From Le Bestiaire ou Cortège d'Orphee (The Bestiary or Retinue of Orpheus)
Guillaume Apollinaire was born in Rome in 1880. His mother was Polish, and his father was probably an Italian nobleman. (Apollinaire did his best to conceal his origins.) Apollinaire moved to Paris as a young man, and participated in almost every contemporary artistic movement, including cubist painting and the theater of the absurd. He died during the influenza epidemic of 1918, at the age of 38.
Le Bestiaire ou Cortege d'Orphee was published in 1911, with illustrations by Raoul Dufy. It consists of a series of poems, introduced by the mythical Orpheus; though the poems are ostensibly about animals, their real subject often seems to be the poet himself. I have included several different animals, and one of Orpheus' characteristic introductions. The poems are superficially simple, which makes translation either easy or impossible. I had to omit one of my favorites, "Le Méduse," because it depends on the fact that the French word for jellyfish is Medusa.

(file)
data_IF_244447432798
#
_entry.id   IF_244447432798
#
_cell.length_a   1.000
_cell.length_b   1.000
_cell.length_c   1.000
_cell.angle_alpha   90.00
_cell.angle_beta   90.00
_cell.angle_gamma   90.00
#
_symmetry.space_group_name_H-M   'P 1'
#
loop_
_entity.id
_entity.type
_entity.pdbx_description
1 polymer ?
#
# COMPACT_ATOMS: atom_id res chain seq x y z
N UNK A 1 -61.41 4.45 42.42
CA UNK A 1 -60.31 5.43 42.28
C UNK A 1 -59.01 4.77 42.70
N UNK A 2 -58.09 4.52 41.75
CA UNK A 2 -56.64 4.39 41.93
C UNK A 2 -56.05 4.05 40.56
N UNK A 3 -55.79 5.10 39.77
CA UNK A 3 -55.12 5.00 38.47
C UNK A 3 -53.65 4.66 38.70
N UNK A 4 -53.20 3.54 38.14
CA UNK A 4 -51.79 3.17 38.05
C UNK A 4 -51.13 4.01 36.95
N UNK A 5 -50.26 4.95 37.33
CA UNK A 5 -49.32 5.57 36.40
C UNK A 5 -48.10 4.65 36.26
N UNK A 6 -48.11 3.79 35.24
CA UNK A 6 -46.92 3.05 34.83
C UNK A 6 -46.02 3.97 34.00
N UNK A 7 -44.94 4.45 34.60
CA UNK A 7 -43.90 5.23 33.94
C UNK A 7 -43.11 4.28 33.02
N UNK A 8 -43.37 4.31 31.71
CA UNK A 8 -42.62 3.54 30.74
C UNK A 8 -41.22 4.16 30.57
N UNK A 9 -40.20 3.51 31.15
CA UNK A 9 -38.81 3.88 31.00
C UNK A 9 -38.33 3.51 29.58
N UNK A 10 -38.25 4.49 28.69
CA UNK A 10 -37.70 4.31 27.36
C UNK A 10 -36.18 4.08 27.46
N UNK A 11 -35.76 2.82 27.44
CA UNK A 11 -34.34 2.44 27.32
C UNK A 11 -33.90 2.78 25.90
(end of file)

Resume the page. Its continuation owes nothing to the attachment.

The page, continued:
- Intro - Goat - Dromedary - Elephant - Orpheus - Octopus - Dove - Peacock
- Animal Poetry
Translations by Ursula Whitcher, 2001